What is harm reduction?

      The role of smoke-free products in tobacco harm reduction

      For current smokers, the best step they can take to reduce their risk of harm is to quit tobacco and nicotine use altogether. But most smokers don’t quit. The concept of harm reduction is based on the understanding that there are better options available to adult smokers who would otherwise continue to smoke. In recent years, an increasing number of smokers have switched from cigarettes to smoke-free alternatives to reduce the risk of harm to their health than if they had continued smoking. Developing products like these is the goal of Philip Morris International’s (PMI) harm reduction strategy. 

      What is tobacco harm reduction? 

      In the case of cigarette smoking, harm reduction has been defined as “minimizing harms and decreasing morbidity and mortality, without completely eliminating tobacco and nicotine use”. This includes the risk of developing diseases like lung cancer, chronic obstructive pulmonary disease (COPD), and cardiovascular disease.  

      Quitting tobacco products altogether is the best way to reduce the risk from smoking. However, according to World Health Organization (WHO) estimates, around 1 billion people worldwide will continue to smoke for the foreseeable future. For adult smokers, switching to a smoke-free alternative that is scientifically substantiated to be less harmful than continued smoking could reduce the risk of harm.  

      Reducing tobacco-related harm at the population level depends on two factors:  

      1. The risk profile of the available smoke-free alternatives being significantly less than that of cigarettes, and  
      2. Their adoption by significant numbers of adult smokers.  

      Both factors matter. The more that adult smokers who don’t quit switch to lower risk options instead of continuing to smoke, the bigger the impact on reducing population harm. This is why smoker acceptance is an important component of the harm reduction equation. After all, even a very low risk product will not reduce harm if no one uses it.  

      The Harm Reduction Equation. Successful harm reduction requires that adult smokers be offered a range of less harmful alternatives so that acceptance by the users can be best fulfilled.

      Smoker acceptance of smoke-free alternatives requires products that are satisfying for current adult smokers so that if they don’t quit, they completely switch.  

      The overall goal, therefore, is to develop smoke-free alternatives that present significantly less risk of harm than continued smoking, that are acceptable to current adult smokers who would otherwise continue to smoke cigarettes, and do not appeal to youth, nonsmokers, or former smokers.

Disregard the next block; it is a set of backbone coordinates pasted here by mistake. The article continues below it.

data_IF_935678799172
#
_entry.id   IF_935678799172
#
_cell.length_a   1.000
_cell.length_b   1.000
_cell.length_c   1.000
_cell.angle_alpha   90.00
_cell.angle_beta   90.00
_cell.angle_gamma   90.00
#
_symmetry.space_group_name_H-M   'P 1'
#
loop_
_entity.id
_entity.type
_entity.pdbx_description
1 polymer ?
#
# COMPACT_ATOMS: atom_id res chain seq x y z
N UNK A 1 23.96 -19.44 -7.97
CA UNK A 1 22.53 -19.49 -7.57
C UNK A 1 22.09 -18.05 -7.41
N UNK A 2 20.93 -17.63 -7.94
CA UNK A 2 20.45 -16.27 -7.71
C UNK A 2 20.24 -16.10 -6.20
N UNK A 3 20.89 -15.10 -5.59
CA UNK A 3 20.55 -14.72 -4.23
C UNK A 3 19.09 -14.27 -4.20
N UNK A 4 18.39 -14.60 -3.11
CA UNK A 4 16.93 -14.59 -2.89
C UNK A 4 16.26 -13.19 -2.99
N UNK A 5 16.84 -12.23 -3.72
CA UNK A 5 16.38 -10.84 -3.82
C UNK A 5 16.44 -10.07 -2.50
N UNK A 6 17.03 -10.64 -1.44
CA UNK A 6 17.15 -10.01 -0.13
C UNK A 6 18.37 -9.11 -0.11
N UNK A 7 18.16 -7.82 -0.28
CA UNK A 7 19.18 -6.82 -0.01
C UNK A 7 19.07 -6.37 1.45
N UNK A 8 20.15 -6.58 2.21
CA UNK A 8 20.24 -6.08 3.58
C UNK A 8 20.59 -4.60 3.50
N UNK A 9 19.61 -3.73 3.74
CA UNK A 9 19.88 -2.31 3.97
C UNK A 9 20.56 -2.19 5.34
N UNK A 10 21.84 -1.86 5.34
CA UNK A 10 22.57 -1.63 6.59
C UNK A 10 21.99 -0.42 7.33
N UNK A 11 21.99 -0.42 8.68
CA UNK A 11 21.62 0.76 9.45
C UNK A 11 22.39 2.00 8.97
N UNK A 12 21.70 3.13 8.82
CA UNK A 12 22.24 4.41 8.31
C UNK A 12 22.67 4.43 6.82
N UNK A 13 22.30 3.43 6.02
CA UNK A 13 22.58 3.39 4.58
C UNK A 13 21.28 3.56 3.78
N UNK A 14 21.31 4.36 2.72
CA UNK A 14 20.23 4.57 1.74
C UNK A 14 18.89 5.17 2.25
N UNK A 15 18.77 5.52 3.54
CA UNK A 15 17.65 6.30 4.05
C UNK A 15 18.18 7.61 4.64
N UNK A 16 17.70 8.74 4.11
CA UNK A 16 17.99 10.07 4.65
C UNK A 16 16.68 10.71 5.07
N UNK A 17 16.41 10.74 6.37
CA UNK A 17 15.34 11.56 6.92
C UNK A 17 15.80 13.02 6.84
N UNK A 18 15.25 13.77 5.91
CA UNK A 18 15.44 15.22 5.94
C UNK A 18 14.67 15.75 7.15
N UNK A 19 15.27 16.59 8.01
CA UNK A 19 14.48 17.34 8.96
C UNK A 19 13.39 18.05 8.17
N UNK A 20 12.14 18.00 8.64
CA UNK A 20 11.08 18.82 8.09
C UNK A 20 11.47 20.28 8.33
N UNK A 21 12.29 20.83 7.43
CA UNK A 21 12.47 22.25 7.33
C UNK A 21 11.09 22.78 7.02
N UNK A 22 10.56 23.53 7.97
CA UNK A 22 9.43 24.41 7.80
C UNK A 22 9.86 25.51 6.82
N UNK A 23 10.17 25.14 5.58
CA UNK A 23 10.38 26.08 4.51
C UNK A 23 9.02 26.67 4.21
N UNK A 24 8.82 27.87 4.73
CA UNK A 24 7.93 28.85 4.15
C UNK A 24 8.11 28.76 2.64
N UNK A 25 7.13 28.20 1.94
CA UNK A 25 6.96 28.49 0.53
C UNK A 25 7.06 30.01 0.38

Learn more about harm reduction

      Watch Patrick Picavet explain what harm reduction is. Or you can download the harm reduction issue of our Scientific Update below.

      The role of nicotine in tobacco harm reduction 

      Nicotine is a well-known component of tobacco and tobacco-containing products. Nicotine is part of what makes cigarettes addictive and is one of the reasons that people smoke, along with taste, and ritual, and sensorial experience.  

      While nicotine is not risk free, it is not the primary cause of smoking-related diseases. The U.S. Food and Drug Administration has pointed out that, “It’s the thousands of chemicals contained in tobacco and tobacco smoke that make tobacco use so deadly. This toxic mix of chemicals—not nicotine—cause the serious health effects among those who use tobacco products." 

      In fact, nicotine is an important part of tobacco harm reduction. Because it is one of the reasons people smoke cigarettes, nicotine’s presence in products that are scientifically substantiated to be less harmful than cigarettes can help adults smokers who don’t quit switch instead of continuing smoking cigarettes. 

      How smoke-free products can reduce harm 

      Smoke-free products don’t burn tobacco, and so they don’t release the high levels of harmful chemicals found in cigarette smoke. When a cigarette is burned, it reaches temperatures above 400 °C, and as high as 800 °C or more at the tip. The high temperatures cause a chemical reaction called combustion, which produces cigarette smoke. This smoke contains more than 6,000 chemicals, around 100 of which have been classified by public health authorities as Harmful and Potentially Harmful Constituents (HPHCs).